17th Aug2020

Fantasia 2020: ‘A Costume For Nicholas’ Review

by Alain Elliott

Features the voices of: Paty Cantú, Fran Fernandez, Cristina Hernandez, Ricardo Tejedo | Written by Miguel Uriegas | Directed by Eduardo Rivero

I do have quite a strong affinity with animated movies but it’s perhaps surprising that it doesn’t come from when I was a child. The only animated Disney film I remember liking was Robin Hood and I honestly don’t recall enjoy any other animated films until I was an adult. TV shows is another thing altogether though. I couldn’t get enough of Transformers, Thundercats, Dungeons and Dragons, Gummi Bears and many many more. But as an adult I have, like most people, enjoyed almost every Pixar movie and more importantly the work from Studio Ghibli. Spirited Away is one of my all time favourite movies and I love so many of their films. It is these films that A Costume For Nicholas most reminds me of.

The story itself is as wonderful and as outrageous as I hoped. A ten year old boy with Downs Syndrome – Nicholas – has a costume made for him every year by his mother. When his mother dies he goes to live with his loving grandparents and his cousin David who he shares a room with. He soon discovers that David has nightmares, something Nicholas has never suffered from. With his trunk of magical costumes he goes ahead to help his cousin with his nightmares and help the whole kingdom that lives inside his trunk. Yes it is as crazy as it sounds and it is all the better for it.

It seems like the filmmakers had a thousand ideas and they threw most of them into the film and I love that it has that kind of feel to it. It is probably set 75% in this imagination, dream-like world, rather than the ‘real-world’ setting (or is it all real? This not really the type of movie to worry about this kind of thing, just enjoy the ride). So we get tiny creatures that turn into huge monsters, infact there’s an array of interesting and original monsters throughout the film, we say bears and dragon, and perhaps the most Studio Ghibli-influenced element – the walking cabin. The world the director has created is phenomenal and up the in style and design of the very best Pixar and Studio Ghibli has to offer. It’s a world I would love to see more of. The brightness of the colours explodes from the screen more than any other film I remember before.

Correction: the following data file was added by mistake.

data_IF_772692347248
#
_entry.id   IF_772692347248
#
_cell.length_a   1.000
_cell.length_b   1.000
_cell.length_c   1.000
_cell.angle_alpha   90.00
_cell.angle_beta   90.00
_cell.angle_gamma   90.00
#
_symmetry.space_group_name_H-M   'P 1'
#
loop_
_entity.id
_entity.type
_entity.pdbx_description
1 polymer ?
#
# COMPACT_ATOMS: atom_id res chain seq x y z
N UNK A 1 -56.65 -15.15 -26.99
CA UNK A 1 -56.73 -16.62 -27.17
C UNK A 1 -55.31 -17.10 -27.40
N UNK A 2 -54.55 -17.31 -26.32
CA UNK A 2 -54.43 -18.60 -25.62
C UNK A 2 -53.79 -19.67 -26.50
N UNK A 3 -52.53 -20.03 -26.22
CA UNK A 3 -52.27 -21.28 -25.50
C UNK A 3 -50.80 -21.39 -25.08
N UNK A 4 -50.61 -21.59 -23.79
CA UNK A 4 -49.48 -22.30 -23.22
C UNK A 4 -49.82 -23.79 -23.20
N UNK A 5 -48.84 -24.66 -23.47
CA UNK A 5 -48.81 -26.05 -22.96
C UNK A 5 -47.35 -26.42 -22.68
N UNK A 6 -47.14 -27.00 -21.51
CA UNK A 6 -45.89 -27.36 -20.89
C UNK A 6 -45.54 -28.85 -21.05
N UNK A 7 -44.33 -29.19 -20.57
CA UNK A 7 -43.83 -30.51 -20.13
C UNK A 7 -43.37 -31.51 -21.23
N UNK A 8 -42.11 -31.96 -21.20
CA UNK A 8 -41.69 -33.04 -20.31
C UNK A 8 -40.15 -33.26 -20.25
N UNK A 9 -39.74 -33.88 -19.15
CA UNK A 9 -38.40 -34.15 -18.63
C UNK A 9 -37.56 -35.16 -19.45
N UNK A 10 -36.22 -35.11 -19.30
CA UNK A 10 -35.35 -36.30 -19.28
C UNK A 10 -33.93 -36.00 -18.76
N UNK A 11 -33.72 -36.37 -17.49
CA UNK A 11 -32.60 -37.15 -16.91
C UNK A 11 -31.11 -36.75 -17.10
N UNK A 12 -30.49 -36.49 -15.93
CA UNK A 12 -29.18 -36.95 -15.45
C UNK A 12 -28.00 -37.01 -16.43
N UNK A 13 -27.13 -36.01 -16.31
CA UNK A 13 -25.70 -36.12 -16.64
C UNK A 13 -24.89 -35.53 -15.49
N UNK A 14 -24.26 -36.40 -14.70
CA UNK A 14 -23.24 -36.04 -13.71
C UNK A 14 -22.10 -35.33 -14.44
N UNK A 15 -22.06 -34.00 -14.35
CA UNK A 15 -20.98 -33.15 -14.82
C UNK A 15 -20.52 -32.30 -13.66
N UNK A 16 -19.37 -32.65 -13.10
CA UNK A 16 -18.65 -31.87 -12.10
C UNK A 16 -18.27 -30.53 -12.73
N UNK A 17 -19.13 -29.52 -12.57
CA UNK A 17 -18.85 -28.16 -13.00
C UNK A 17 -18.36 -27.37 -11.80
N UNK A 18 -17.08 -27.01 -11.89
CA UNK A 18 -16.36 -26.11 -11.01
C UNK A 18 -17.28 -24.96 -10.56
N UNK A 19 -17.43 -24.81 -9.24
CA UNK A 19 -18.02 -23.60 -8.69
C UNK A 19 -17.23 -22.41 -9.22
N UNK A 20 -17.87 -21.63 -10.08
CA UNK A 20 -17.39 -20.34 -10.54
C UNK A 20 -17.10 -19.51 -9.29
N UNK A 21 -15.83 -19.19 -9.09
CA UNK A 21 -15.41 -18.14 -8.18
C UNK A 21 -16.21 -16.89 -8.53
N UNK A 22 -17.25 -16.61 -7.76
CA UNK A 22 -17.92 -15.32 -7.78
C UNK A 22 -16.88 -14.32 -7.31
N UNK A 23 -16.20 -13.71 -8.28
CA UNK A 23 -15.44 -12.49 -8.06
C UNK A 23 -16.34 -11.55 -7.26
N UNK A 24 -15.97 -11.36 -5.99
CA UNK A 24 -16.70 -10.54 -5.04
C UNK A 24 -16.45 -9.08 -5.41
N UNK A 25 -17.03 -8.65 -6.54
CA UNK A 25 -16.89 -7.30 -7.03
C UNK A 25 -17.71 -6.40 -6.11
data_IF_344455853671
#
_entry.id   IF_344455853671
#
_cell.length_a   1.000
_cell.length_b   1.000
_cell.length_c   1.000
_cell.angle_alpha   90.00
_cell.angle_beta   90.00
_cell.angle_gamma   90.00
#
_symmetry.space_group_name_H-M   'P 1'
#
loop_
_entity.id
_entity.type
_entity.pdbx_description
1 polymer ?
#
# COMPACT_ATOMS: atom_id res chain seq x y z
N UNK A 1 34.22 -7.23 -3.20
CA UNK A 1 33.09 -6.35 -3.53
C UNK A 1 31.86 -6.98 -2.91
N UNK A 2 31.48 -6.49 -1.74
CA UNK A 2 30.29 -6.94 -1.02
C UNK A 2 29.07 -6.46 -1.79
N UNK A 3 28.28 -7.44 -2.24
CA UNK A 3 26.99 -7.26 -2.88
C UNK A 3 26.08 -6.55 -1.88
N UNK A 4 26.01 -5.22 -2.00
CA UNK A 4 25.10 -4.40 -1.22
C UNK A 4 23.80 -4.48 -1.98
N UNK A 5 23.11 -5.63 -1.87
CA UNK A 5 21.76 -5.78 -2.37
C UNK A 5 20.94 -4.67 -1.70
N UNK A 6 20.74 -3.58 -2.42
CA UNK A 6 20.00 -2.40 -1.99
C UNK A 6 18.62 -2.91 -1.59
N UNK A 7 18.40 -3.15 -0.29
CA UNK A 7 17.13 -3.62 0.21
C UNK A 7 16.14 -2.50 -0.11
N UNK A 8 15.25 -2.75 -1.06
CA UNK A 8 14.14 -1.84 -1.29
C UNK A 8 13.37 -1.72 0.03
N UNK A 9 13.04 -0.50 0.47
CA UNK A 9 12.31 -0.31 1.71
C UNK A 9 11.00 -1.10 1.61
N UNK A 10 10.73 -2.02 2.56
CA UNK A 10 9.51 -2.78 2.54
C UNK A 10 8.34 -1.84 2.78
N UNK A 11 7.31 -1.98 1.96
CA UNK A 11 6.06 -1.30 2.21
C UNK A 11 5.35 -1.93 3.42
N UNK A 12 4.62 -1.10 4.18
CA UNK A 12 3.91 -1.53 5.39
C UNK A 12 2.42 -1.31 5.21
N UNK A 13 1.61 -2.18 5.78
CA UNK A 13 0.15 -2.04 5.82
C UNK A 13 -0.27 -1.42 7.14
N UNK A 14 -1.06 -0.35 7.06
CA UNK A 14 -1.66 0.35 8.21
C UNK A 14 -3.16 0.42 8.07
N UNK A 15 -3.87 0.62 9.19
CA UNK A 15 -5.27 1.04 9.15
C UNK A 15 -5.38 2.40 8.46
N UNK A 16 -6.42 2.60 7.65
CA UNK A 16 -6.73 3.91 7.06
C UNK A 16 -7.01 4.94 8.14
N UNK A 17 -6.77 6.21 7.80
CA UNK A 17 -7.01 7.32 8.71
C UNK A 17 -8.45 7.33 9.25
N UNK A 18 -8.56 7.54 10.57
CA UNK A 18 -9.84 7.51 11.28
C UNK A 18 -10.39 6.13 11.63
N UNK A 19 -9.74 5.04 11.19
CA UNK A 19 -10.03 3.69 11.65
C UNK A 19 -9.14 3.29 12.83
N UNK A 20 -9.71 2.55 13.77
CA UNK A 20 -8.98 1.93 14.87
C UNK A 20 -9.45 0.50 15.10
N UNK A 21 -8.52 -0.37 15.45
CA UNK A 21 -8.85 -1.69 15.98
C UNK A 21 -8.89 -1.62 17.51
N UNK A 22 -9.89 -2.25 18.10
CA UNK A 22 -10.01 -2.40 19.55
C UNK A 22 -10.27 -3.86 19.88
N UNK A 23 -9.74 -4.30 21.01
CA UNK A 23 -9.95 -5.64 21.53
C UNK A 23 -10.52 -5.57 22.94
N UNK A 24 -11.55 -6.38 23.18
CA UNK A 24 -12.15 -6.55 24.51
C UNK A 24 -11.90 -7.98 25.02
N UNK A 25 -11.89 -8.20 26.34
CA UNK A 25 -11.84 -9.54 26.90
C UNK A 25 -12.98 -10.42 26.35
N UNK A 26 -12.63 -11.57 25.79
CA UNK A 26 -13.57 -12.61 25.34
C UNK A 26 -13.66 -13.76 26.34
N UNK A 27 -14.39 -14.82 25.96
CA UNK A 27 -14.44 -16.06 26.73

The filmmakers have to be given huge credit for showing a disability in such a fantastic way. It is something that we need to see more of in the movie industry.

Initially in Spanish, the version I viewed was in English and a some of the voice acting isn’t quite up to the standard of bigger budgeted animations. The story itself is almost (ALMOST) a bit too sickly sweet and cheesy. But it’s easy to forget this is a film that is aimed at children who probably wont feel the same way. Even with that, it is one of those children’s films that adult will get just as much enjoyment out of.

I can’t believe that anyone could watch A Costume For Nicholas and not have a smile on their face by the end of it. As soon as that last pop song plays over the final few moments I was grinning from ear to ear. There is a fantastic message here and it is shown in the most loving, beautiful and happy where possible. You’ll not see another movie like this one this year.

**** 4/5

A Costume For Nicholas screens as part of Fantasia 2020, which starts on August 20th.


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